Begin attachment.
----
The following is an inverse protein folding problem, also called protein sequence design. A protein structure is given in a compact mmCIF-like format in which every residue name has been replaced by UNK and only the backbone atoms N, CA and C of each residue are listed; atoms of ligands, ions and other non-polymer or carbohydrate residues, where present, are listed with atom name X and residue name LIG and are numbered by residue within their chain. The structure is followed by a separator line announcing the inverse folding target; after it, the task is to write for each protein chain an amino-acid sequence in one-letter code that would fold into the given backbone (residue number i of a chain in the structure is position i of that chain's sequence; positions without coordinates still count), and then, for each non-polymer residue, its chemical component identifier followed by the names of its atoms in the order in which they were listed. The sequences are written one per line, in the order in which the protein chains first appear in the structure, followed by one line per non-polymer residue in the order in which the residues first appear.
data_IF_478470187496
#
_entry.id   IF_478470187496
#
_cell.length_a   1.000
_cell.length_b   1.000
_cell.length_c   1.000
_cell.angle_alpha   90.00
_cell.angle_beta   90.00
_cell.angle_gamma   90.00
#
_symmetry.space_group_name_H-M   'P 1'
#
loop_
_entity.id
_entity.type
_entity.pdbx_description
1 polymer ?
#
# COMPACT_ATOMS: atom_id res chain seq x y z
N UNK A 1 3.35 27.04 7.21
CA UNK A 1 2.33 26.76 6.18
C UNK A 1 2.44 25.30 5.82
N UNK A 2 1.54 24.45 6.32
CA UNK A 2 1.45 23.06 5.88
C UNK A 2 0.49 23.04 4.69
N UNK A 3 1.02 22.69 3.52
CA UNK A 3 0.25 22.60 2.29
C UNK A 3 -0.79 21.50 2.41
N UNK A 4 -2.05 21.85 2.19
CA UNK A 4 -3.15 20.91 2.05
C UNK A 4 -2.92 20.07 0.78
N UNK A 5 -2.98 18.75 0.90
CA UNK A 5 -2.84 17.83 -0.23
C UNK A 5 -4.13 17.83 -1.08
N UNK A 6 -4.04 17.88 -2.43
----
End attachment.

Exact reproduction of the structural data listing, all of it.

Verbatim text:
The following is an inverse protein folding problem, also called protein sequence design. A protein structure is given in a compact mmCIF-like format in which every residue name has been replaced by UNK and only the backbone atoms N, CA and C of each residue are listed; atoms of ligands, ions and other non-polymer or carbohydrate residues, where present, are listed with atom name X and residue name LIG and are numbered by residue within their chain. The structure is followed by a separator line announcing the inverse folding target; after it, the task is to write for each protein chain an amino-acid sequence in one-letter code that would fold into the given backbone (residue number i of a chain in the structure is position i of that chain's sequence; positions without coordinates still count), and then, for each non-polymer residue, its chemical component identifier followed by the names of its atoms in the order in which they were listed. The sequences are written one per line, in the order in which the protein chains first appear in the structure, followed by one line per non-polymer residue in the order in which the residues first appear.
data_IF_478470187496
#
_entry.id   IF_478470187496
#
_cell.length_a   1.000
_cell.length_b   1.000
_cell.length_c   1.000
_cell.angle_alpha   90.00
_cell.angle_beta   90.00
_cell.angle_gamma   90.00
#
_symmetry.space_group_name_H-M   'P 1'
#
loop_
_entity.id
_entity.type
_entity.pdbx_description
1 polymer ?
#
# COMPACT_ATOMS: atom_id res chain seq x y z
N UNK A 1 3.35 27.04 7.21
CA UNK A 1 2.33 26.76 6.18
C UNK A 1 2.44 25.30 5.82
N UNK A 2 1.54 24.45 6.32
CA UNK A 2 1.45 23.06 5.88
C UNK A 2 0.49 23.04 4.69
N UNK A 3 1.02 22.69 3.52
CA UNK A 3 0.25 22.60 2.29
C UNK A 3 -0.79 21.50 2.41
N UNK A 4 -2.05 21.85 2.19
CA UNK A 4 -3.15 20.91 2.05
C UNK A 4 -2.92 20.07 0.78
N UNK A 5 -2.98 18.75 0.90
CA UNK A 5 -2.84 17.83 -0.23
C UNK A 5 -4.13 17.83 -1.08
N UNK A 6 -4.04 17.88 -2.43